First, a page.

'Pay him off now,' said the vulgar woman. The Flaming Tinman made no reply, but, planting his knee on my breast, seized my throat with two huge horny hands. I gave myself up for dead, and probably should have been so in another minute but for the tall girl, who caught hold of the handkerchief which the fellow wore round his neck, with a grasp nearly as powerful us that with which he pressed my throat.

'Do you call that fair play?' said she.

'Hands off, Belle,' said the other woman; 'do you call it fair play to interfere? hands off, or I'll be down upon you myself.'

But Belle paid no heed to the injunction, and tugged so hard at the handkerchief that the Flaming Tinman was nearly throttled; suddenly relinquishing his hold of me, he started on his feet, and aimed a blow at my fair preserver, who avoided it, but said coolly:—

'Finish t'other business first, and then I'm your woman whenever you like; but finish it fairly—no foul play when I'm by—I'll be the boy's second, and Moll can pick up you when he happens to knock you down.'

The battle during the next ten minutes raged with considerable fury, but it so happened that during this time I was never able to knock the Flaming Tinman down, but on the contrary received six knock-down blows myself. 'I can never stand this,' said I, as I sat on the knee of Belle, 'I am afraid I must give in; the Flaming Tinman hits very hard,' and I spat out a mouthful of blood.

'Sure enough you'll never beat the Flaming Tinman in the way you fight—it's of no use flipping at the Flaming Tinman with your left hand; why don't you use your right?'

'Because I'm not handy with it,' said I; and then getting up, I once more confronted the Flaming Tinman, and struck him six blows for his one, but they were all left-handed blows, and the blow which the Flaming Tinman gave me knocked me off my legs.

'Now, will you use Long Melford?' said Belle, picking me up.

'I don't know what you mean by Long Melford,' said I, gasping for breath.

'Why, this long right of yours,' said Belle, feeling my right arm; 'if you do, I shouldn't wonder if you yet stand a chance.' And now the Flaming Tinman was once more ready, much more ready than myself. I, however, rose from my second's knee as well as my weakness would permit me. On he came, striking left and right, appearing almost as fresh as to wind and spirit as when he first commenced the combat, though his eyes were considerably swelled, and his nether lip was cut in two; on he came, striking left and right, and I did not like his blows at all, or even the wind of them, which was anything but agreeable, and I gave way before him. At last he aimed a blow which, had it taken full effect, would doubtless have ended the battle, but owing to his slipping, the fist only grazed my left shoulder, and came with terrific force against a tree, close to which I had been driven; before the Tinman could recover himself, I collected all my strength, and struck him beneath the ear, and then fell to the ground completely exhausted; and it so happened that the blow which I struck the Tinker beneath the ear was a right-handed blow.

{picture:His eyes were considerably swelled, and his nether lip was cut in two: page483.jpg}

'Hurrah for Long Melford!' I heard Belle exclaim; 'there is nothing like Long Melford for shortness, all the world over.' At these words I turned round my head as I lay, and perceived the Flaming Tinman stretched upon the ground apparently senseless. 'He is dead,' said the vulgar woman, as she vainly endeavoured to raise him up; 'he is dead; the best man in all the north country, killed in this fashion, by a boy!' Alarmed at these words, I made shift to get on my feet; and, with the assistance of the woman, placed my fallen adversary in a sitting posture. I put my hand to his heart, and felt a slight pulsation—'He's not dead,' said I, 'only stunned; if he were let blood, he would recover presently.' I produced a penknife which I had in my pocket, and, baring the arm of the Tinman, was about to make the necessary incision, when the woman gave me a violent blow, and, pushing me aside, exclaimed, 'I'll tear the eyes out of your head if you offer to touch him. Do you want to complete your work, and murder him outright, now he's asleep? you have had enough of his blood already.' 'You are mad,' said I, 'I only seek to do him service. Well, if you won't let him be blooded, fetch some water and fling it in his face, you know where the pit is.'

{picture:It so happened that the blow which I struck the Tinker beneath the ear was a right-handed blow: page485.jpg}

'A pretty manoeuvre!' said the woman; 'leave my husband in the hands of you and that limmer, who has never been true to us—I should find him strangled or his throat cut when I came back.' 'Do you go,' said I to the tall girl; 'take the can and fetch some water from the pit.' 'You had better go yourself,' said the girl, wiping a tear as she looked on the yet senseless form of the Tinker; 'you had better go yourself, if you think water will do him good.' I had by this time somewhat recovered my exhausted powers, and, taking the can, I bent my steps as fast as I could to the pit; arriving there, I lay down on the brink, took a long draught, and then plunged my head into the water; after which I filled the can, and bent my way back to the dingle. Before I could reach the path which led down into its depths, I had to pass some way along its side; I had arrived at a part immediately over the scene of the last encounter, where the bank, overgrown with trees, sloped precipitously down. Here I heard a loud sound of voices in the dingle; I stopped, and laying hold of a tree, leaned over the bank and listened. The two women appeared to be in hot dispute in the dingle. 'It was all owing to you, you limmer,' said the vulgar woman to the other; 'had you not interfered, the old man would soon have settled the boy.'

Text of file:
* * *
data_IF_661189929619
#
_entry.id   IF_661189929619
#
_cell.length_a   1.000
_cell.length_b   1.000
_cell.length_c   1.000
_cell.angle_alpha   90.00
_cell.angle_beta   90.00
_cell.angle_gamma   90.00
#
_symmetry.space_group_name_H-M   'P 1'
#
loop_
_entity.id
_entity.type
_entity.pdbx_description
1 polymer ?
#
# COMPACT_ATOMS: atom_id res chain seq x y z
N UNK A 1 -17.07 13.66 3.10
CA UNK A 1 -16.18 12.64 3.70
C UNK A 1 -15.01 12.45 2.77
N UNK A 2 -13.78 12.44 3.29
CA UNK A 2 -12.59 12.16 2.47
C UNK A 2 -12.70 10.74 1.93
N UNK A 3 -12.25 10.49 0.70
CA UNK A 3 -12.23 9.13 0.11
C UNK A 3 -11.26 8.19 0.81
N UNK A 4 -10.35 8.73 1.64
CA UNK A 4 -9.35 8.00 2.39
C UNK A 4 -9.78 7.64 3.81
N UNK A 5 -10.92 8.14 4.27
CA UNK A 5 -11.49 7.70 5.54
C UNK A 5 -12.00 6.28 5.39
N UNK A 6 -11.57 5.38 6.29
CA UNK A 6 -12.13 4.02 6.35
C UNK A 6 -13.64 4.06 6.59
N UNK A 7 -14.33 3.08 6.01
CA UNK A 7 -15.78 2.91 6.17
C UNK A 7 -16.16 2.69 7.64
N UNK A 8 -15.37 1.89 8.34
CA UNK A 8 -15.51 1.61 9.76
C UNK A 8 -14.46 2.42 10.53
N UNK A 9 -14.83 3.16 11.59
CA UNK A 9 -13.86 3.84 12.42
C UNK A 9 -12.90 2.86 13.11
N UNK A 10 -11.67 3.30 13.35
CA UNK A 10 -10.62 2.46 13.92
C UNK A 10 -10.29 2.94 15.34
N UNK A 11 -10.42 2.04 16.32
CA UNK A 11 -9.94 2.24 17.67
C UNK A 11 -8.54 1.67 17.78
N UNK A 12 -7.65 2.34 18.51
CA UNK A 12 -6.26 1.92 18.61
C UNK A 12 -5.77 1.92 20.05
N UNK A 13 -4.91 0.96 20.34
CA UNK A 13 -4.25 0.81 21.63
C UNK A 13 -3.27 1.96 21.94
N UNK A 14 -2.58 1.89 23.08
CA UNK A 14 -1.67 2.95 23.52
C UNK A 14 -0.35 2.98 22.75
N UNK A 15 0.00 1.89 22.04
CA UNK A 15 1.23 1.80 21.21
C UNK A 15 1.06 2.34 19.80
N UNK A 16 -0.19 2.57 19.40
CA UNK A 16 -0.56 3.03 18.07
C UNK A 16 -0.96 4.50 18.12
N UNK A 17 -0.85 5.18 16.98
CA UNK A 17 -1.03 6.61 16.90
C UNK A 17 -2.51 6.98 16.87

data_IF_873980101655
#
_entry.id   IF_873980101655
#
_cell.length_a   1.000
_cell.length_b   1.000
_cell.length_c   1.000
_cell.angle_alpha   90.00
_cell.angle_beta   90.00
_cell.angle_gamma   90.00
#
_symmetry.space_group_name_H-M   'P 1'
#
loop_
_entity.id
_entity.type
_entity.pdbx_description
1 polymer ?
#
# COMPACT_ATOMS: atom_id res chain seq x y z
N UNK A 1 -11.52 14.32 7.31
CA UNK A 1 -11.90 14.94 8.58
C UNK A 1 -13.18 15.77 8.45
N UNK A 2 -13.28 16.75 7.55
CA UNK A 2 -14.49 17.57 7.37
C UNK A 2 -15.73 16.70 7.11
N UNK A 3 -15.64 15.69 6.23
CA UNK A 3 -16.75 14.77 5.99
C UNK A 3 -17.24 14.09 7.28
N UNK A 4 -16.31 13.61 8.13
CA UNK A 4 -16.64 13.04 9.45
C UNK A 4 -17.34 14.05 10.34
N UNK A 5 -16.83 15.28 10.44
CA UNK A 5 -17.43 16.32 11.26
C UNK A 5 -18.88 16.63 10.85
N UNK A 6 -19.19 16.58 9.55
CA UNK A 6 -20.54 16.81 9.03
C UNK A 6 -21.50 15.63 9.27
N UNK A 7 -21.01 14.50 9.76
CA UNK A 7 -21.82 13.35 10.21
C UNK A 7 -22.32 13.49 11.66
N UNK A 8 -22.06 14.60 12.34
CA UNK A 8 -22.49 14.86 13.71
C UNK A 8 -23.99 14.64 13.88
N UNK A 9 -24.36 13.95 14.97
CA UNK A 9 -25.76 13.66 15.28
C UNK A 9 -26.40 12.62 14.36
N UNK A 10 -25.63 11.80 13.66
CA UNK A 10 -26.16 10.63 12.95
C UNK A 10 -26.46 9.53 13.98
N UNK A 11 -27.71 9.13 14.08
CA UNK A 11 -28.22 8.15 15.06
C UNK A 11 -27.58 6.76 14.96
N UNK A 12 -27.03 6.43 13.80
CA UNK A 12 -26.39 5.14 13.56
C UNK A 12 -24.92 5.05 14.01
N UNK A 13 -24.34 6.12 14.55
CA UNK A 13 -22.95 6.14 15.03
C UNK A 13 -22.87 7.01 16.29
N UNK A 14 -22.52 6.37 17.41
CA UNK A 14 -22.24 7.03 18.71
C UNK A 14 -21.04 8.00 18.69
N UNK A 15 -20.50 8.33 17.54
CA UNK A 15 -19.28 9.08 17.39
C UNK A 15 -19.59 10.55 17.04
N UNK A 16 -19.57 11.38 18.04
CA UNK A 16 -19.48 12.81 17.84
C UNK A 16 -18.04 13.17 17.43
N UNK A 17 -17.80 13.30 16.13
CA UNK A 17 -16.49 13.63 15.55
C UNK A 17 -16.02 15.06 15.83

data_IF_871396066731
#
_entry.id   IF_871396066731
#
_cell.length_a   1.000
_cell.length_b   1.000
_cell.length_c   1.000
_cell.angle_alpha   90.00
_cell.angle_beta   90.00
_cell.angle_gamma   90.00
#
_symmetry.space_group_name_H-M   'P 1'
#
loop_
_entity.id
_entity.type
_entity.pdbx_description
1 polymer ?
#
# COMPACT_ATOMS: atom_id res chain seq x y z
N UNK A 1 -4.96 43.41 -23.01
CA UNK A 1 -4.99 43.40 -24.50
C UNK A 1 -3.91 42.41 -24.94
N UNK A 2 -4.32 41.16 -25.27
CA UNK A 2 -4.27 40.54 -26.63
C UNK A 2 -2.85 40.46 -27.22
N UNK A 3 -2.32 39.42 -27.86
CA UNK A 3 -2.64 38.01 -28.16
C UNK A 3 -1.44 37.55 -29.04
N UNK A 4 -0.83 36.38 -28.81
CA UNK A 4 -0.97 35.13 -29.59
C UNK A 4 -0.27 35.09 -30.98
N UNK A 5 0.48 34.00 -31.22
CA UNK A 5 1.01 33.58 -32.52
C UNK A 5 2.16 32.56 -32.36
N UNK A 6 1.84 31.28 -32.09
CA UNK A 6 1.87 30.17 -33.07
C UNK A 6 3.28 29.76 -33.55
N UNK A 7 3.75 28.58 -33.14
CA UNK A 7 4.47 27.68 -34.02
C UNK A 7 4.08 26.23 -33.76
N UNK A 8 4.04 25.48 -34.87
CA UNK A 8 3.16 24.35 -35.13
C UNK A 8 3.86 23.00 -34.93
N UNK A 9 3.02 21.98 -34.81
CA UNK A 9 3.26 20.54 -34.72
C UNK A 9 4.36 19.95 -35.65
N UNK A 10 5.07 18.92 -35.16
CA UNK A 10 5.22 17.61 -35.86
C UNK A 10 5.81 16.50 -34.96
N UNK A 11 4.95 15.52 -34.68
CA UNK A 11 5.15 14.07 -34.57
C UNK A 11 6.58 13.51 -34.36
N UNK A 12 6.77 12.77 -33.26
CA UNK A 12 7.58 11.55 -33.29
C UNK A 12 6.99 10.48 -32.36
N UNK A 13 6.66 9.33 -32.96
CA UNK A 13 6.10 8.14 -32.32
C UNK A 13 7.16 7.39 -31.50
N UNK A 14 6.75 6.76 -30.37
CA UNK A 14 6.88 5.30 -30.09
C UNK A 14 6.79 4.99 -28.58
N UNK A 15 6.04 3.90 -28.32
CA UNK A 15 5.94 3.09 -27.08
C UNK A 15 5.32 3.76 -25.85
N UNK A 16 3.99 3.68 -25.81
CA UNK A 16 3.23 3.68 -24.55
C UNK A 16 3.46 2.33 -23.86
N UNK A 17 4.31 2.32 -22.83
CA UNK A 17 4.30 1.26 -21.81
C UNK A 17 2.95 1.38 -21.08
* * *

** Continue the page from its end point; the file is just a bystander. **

'I'm for fair play and Long Melford,' said the other. 'If your old man, as you call him, could have settled the boy fairly, he might for all I should have cared, but no foul work for me, and as for sticking the boy with our gulleys when he comes back, as you proposed, I am not so fond of your old man or you that I should oblige you in it, to my soul's destruction.' 'Hold your tongue, or I'll—' I listened no farther, but hastened as fast as I could to the dingle. My adversary had just begun to show signs of animation; the vulgar woman was still supporting him, and occasionally cast glances of anger at the tall girl, who was walking slowly up and down. I lost no time in dashing the greater part of the water into the Tinman's face, whereupon he sneezed, moved his hands, and presently looked round him. At first his looks were dull and heavy, and without any intelligence at all; he soon, however, began to recollect himself, and to be conscious of his situation; he cast a scowling glance at me, then one of the deepest malignity at the tall girl, who was still walking about without taking much notice of what was going forward. At last he looked at his right hand, which had evidently suffered from the blow against the tree, and a half-stifled curse escaped his lips. The vulgar woman now said something to him in a low tone, whereupon he looked at her for a moment, and then got upon his legs. Again the vulgar woman said something to him; her looks were furious, and she appeared to be urging him on to attempt something. I observed that she had a clasped knife in her hand. The fellow remained standing for some time as if hesitating what to do; at last he looked at his hand, and, shaking his head, said something to the woman which I did not understand. The tall girl, however, appeared to overhear him, and, probably repeating his words, said, 'No, it won't do; you are right there; and now hear what I have to say,—let bygones be bygones, and let us all shake hands, and camp here, as the young man was saying just now.' The man looked at her, and then, without any reply, went to his horse, which was lying down among the trees, and kicking it up, led it to the cart, to which he forthwith began to harness it. The other cart and horse had remained standing motionless during the whole affair which I have been recounting, at the bottom of the pass. The woman now took the horse by the head, and leading it with the cart into the open part of the dingle, turned both round, and then led them back, till the horse and cart had mounted a little way up the ascent; she then stood still and appeared to be expecting the man. During this proceeding Belle had stood looking on without saying anything; at last, perceiving that the man had harnessed his horse to the other cart, and that both he and the woman were about to take their departure, she said, 'You are not going, are you?' Receiving no answer, she continued: 'I tell you what, both of you, Black John, and you Moll, his mort, this is not treating me over civilly,—however, I am ready to put up with it, and to go with you if you like, for I bear no malice. I'm sorry for what has happened, but you have only yourselves to thank for it. Now, shall I go with you, only tell me?' The man made no manner of reply, but flogged his horse. The woman, however, whose passions were probably under less control, replied, with a screeching tone, 'Stay where you are, you jade, and may the curse of Judas cling to you,—stay with the bit of a mullo whom you helped, and my only hope is that he may gulley you before he comes to be . . . . Have you with us, indeed! after what's past! no, nor nothing belonging to you. Fetch down your mailia go-cart and live here with your chabo.' She then whipped on the horse, and ascended the pass, followed by the man. The carts were light, and they were not long in ascending the winding path. I followed to see that they took their departure. Arriving at the top, I found near the entrance a small donkey-cart, which I concluded belonged to the girl. The tinker and his mort were already at some distance; I stood looking after them for a little time, then taking the donkey by the reins I led it with the cart to the bottom of the dingle. Arrived there, I found Belle seated on the stone by the fireplace. Her hair was all dishevelled, and she was in tears.